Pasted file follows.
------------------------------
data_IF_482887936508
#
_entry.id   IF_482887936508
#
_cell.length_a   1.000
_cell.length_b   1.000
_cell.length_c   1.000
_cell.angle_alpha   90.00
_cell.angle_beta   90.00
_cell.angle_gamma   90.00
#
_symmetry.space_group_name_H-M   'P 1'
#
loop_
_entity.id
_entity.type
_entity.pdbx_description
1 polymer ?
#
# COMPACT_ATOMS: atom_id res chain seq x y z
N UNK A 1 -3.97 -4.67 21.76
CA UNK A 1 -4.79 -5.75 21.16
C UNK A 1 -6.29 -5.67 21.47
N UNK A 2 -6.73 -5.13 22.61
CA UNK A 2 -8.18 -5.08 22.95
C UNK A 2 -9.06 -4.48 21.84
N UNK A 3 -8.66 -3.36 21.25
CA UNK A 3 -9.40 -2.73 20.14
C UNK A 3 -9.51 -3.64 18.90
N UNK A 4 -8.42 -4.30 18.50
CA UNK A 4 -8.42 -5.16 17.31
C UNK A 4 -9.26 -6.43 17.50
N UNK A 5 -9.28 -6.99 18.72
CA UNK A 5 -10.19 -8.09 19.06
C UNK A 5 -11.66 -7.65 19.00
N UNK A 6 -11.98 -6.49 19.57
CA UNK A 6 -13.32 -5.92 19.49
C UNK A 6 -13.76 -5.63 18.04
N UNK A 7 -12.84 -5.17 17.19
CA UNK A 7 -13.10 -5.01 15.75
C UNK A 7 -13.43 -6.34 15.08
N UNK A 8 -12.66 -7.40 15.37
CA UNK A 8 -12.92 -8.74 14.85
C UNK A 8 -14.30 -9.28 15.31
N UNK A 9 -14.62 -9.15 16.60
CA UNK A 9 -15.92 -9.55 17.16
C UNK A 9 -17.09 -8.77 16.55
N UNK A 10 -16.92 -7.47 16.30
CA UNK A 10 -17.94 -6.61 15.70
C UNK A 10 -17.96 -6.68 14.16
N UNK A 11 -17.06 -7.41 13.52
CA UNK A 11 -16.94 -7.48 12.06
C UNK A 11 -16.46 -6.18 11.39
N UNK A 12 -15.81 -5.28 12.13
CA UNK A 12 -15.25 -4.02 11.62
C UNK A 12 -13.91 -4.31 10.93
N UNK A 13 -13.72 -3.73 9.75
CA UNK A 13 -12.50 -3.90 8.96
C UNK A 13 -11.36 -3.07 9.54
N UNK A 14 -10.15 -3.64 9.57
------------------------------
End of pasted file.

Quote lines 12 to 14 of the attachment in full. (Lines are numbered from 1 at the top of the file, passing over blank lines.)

_symmetry.space_group_name_H-M   'P 1'
#
loop_